Bentley said he found the switch to digital beneficial because it allowed information to be more easily updated. He discussed a recent experience with a printed book about Internet commerce. The book didn’t mention eBay or Amazon.com because those companies weren’t popular when the book was written. It then took three years until the book was printed, Bentley said.
“Textbooks are not like novels. They don’t stand the test of time,” Bentley said. “A textbook has to be constantly changed and updated to be valid.”
While Bentley has felt confident using digital textbooks, he said his students did not initially react the same way.
“At first, the students really didn’t like it because it was online,” Bentley said. “It was really interesting because these were the same students telling me the news media needed to go to the Web.”
A research study about the use of digital textbooks at MU was conducted in the spring by a group of students in an MU marketing research class. While the research was focused on students, the group found professors were more accepting of digital textbooks than students, according to Ashley Calcaterra, a member of the research group.
“I think it's because they (professors) don't have to worry about the same things students do, such as the ease of studying with digital texts,” Calcaterra said.
According to Calcaterra, the research study was conducted using a marketing research process and formulas provided by the professor. About 300 students from different majors and class rankings were asked to complete a survey of about 15 questions on the uses of digital textbooks.
Calcaterra said many of the surveyed students hadn't experienced digital textbooks and “do not fully understand how they are used.”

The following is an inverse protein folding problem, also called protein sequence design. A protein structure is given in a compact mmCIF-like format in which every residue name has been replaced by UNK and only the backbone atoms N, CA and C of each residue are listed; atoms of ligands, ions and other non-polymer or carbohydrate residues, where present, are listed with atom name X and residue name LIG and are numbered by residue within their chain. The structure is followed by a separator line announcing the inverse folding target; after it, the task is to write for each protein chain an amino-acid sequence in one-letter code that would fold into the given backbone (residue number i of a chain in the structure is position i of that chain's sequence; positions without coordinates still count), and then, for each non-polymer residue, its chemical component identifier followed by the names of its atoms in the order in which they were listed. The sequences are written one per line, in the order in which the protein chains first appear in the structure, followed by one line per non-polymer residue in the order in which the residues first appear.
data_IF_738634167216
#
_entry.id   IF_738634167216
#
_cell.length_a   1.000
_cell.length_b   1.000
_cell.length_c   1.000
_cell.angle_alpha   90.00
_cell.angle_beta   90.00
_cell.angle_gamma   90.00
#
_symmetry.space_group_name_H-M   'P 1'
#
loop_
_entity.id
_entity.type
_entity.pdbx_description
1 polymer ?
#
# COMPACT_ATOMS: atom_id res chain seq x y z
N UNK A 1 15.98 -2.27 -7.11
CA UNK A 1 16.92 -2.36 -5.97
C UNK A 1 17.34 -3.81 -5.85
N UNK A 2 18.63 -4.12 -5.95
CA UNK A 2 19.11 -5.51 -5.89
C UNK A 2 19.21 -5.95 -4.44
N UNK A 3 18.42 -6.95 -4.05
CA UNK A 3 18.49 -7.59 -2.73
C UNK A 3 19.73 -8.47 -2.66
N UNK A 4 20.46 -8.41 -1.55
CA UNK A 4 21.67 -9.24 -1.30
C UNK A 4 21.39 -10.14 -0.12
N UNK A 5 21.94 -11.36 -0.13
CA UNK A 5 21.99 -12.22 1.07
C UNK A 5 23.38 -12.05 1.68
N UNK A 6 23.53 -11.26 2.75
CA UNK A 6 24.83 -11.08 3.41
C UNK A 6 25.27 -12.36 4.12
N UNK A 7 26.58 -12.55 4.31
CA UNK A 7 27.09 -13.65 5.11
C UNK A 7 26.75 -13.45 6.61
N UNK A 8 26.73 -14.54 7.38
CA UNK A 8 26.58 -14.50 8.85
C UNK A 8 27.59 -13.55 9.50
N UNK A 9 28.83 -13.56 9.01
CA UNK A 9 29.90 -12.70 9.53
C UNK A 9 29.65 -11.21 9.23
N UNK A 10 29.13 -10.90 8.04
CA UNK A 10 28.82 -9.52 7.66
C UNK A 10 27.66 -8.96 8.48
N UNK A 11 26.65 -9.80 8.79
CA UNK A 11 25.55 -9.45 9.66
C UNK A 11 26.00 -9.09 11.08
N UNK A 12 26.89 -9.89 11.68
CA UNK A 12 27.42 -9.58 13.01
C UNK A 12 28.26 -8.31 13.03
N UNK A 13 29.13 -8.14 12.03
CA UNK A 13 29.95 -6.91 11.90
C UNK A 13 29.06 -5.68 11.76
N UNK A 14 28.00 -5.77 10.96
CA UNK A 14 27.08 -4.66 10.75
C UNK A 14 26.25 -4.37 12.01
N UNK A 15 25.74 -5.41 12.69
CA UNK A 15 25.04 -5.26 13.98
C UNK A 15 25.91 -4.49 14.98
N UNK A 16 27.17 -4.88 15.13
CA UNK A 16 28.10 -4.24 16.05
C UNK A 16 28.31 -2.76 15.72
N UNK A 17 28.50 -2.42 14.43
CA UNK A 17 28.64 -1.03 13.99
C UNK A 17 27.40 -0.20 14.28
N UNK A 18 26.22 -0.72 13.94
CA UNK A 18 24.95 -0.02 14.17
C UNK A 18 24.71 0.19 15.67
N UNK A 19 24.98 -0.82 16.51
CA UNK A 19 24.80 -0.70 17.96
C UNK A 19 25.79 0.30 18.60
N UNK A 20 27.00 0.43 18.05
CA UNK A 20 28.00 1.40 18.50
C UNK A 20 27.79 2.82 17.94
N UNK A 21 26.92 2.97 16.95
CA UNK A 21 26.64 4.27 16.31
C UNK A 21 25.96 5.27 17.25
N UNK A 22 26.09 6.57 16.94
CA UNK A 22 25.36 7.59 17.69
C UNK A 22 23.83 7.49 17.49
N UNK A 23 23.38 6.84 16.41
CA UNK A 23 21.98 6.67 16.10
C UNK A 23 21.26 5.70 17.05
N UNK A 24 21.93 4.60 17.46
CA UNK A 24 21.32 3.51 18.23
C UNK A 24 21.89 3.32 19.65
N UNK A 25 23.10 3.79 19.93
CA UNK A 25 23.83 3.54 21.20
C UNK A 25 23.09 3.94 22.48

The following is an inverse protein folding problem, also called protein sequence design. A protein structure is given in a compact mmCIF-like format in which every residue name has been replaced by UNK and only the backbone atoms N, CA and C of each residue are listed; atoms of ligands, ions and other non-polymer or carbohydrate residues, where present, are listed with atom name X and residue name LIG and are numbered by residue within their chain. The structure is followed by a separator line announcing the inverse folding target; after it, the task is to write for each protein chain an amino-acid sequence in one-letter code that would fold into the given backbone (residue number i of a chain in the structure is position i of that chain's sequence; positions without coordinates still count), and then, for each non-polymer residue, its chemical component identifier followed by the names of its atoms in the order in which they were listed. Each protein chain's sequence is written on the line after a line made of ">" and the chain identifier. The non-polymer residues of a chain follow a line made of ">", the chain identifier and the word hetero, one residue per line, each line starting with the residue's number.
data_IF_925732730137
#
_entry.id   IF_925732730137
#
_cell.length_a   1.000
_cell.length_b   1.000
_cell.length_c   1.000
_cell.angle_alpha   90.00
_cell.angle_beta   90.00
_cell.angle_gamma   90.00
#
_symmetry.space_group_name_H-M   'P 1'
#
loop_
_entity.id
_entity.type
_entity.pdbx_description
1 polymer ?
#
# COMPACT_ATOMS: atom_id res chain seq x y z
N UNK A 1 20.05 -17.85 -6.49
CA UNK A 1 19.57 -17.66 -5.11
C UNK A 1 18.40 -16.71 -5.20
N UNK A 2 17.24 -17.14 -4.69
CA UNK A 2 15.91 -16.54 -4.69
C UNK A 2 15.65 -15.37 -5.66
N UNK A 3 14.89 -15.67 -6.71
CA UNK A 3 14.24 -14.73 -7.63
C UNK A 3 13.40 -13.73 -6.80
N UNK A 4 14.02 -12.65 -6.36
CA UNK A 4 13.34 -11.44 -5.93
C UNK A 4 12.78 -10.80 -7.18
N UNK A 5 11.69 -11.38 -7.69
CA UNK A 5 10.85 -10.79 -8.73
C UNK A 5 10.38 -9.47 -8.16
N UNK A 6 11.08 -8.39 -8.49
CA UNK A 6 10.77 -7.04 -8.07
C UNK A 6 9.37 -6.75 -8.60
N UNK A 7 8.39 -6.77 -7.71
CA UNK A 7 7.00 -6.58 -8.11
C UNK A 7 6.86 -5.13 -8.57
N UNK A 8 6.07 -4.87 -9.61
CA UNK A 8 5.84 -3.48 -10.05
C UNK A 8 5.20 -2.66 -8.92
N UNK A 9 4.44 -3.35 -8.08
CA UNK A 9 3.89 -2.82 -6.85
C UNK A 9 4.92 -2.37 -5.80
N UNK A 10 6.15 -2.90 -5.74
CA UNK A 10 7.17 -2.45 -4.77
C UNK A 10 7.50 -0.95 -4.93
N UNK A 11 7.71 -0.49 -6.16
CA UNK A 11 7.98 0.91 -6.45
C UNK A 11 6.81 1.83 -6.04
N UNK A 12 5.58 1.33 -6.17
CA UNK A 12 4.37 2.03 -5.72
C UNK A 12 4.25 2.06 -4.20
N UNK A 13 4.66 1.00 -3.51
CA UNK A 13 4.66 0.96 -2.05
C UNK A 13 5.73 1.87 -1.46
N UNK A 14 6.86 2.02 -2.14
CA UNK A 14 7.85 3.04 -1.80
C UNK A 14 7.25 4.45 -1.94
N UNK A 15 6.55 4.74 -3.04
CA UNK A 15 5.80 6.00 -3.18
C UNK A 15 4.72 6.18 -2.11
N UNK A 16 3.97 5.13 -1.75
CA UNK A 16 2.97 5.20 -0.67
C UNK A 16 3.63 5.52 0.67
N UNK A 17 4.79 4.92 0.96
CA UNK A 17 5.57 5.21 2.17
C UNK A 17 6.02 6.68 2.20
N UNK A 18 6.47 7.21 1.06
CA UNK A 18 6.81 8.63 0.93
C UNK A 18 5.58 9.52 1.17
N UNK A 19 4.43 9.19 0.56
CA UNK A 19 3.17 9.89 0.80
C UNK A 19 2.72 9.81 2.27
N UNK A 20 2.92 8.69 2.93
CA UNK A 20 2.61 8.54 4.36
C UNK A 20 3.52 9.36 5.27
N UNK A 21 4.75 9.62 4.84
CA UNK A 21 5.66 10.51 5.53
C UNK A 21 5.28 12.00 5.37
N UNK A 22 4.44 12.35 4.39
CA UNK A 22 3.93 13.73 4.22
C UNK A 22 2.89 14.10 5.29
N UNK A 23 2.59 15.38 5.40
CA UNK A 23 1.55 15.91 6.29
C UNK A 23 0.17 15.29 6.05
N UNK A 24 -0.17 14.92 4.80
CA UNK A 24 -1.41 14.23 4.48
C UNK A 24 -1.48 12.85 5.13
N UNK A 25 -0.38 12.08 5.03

National Association of College Stores spokesman Charles Schmidt said there has been a small increase in digital textbooks sold at college stores nationwide, but these textbooks still only account for 2 to 3 percent of textbooks sales.
He said he thinks there will be an increase in demand when the digital content is more interactive and specifically designed for digital, not just a PDF version of the printed textbooks.
Froese said the MU bookstore will continue to develop its availability of digital textbooks, but she thinks interest will grow more when elementary and secondary students have to use digital textbooks daily. Froese said students have to decide if digital fits their personal learning style.
Although the digital textbook in Osterlind’s class was easy for Yungck to use, she said she would still prefer to read a printed book.
Osterlind agreed and said while publishers are eager to save money and make the digital transition, it will not be an easy one.
“A lot of people like hard-copy books,” Osterlind said. “It is hard to read more than one to two pages of text on a screen.”
As far as Osterlind’s personal work, he said he has no plans to work on a digital textbook of his own. However, he said he would use a digital textbook in his classes again.
"I thought the digital textbook was very well thought out and very helpful in a large class," Osterlind said.